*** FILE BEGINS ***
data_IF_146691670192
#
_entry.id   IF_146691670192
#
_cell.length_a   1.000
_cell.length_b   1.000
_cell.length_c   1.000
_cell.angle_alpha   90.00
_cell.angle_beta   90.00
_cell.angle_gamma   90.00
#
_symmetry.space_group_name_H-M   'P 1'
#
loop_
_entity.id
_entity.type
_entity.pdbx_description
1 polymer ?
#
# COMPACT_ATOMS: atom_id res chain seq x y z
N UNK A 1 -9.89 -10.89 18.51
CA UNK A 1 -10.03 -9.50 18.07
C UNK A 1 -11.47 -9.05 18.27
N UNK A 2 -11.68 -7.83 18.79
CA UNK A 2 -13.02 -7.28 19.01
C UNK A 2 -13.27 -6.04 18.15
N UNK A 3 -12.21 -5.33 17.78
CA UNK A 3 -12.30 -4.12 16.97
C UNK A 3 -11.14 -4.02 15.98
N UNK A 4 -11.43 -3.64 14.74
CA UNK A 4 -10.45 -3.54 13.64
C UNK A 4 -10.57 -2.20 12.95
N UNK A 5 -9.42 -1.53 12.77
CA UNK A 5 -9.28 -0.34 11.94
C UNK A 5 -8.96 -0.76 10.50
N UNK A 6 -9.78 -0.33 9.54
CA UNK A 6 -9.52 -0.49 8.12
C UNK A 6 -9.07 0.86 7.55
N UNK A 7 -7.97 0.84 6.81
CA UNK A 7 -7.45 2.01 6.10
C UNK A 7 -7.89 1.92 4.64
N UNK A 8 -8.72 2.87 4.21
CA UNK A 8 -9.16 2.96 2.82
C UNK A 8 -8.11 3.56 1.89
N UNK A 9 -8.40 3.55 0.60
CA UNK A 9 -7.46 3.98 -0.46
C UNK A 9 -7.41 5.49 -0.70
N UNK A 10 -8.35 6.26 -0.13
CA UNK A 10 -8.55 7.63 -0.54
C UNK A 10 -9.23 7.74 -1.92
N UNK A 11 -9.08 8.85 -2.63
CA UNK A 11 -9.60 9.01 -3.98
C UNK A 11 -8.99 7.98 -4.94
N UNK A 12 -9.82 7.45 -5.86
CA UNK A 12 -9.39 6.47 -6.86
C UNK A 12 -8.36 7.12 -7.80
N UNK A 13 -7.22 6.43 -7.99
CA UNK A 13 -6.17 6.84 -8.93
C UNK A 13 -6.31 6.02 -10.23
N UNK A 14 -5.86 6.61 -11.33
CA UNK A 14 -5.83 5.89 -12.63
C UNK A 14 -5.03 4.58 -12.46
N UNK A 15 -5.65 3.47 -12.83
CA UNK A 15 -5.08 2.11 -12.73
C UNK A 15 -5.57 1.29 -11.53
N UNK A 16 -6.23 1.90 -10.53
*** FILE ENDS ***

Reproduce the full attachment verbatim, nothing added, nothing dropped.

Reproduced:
data_IF_146691670192
#
_entry.id   IF_146691670192
#
_cell.length_a   1.000
_cell.length_b   1.000
_cell.length_c   1.000
_cell.angle_alpha   90.00
_cell.angle_beta   90.00
_cell.angle_gamma   90.00
#
_symmetry.space_group_name_H-M   'P 1'
#
loop_
_entity.id
_entity.type
_entity.pdbx_description
1 polymer ?
#
# COMPACT_ATOMS: atom_id res chain seq x y z
N UNK A 1 -9.89 -10.89 18.51
CA UNK A 1 -10.03 -9.50 18.07
C UNK A 1 -11.47 -9.05 18.27
N UNK A 2 -11.68 -7.83 18.79
CA UNK A 2 -13.02 -7.28 19.01
C UNK A 2 -13.27 -6.04 18.15
N UNK A 3 -12.21 -5.33 17.78
CA UNK A 3 -12.30 -4.12 16.97
C UNK A 3 -11.14 -4.02 15.98
N UNK A 4 -11.43 -3.64 14.74
CA UNK A 4 -10.45 -3.54 13.64
C UNK A 4 -10.57 -2.20 12.95
N UNK A 5 -9.42 -1.53 12.77
CA UNK A 5 -9.28 -0.34 11.94
C UNK A 5 -8.96 -0.76 10.50
N UNK A 6 -9.78 -0.33 9.54
CA UNK A 6 -9.52 -0.49 8.12
C UNK A 6 -9.07 0.86 7.55
N UNK A 7 -7.97 0.84 6.81
CA UNK A 7 -7.45 2.01 6.10
C UNK A 7 -7.89 1.92 4.64
N UNK A 8 -8.72 2.87 4.21
CA UNK A 8 -9.16 2.96 2.82
C UNK A 8 -8.11 3.56 1.89
N UNK A 9 -8.40 3.55 0.60
CA UNK A 9 -7.46 3.98 -0.46
C UNK A 9 -7.41 5.49 -0.70
N UNK A 10 -8.35 6.26 -0.13
CA UNK A 10 -8.55 7.63 -0.54
C UNK A 10 -9.23 7.74 -1.92
N UNK A 11 -9.08 8.85 -2.63
CA UNK A 11 -9.60 9.01 -3.98
C UNK A 11 -8.99 7.98 -4.94
N UNK A 12 -9.82 7.45 -5.86
CA UNK A 12 -9.39 6.47 -6.86
C UNK A 12 -8.36 7.12 -7.80
N UNK A 13 -7.22 6.43 -7.99
CA UNK A 13 -6.17 6.84 -8.93
C UNK A 13 -6.31 6.02 -10.23
N UNK A 14 -5.86 6.61 -11.33
CA UNK A 14 -5.83 5.89 -12.63
C UNK A 14 -5.03 4.58 -12.46
N UNK A 15 -5.65 3.47 -12.83
CA UNK A 15 -5.08 2.11 -12.73
C UNK A 15 -5.57 1.29 -11.53
N UNK A 16 -6.23 1.90 -10.53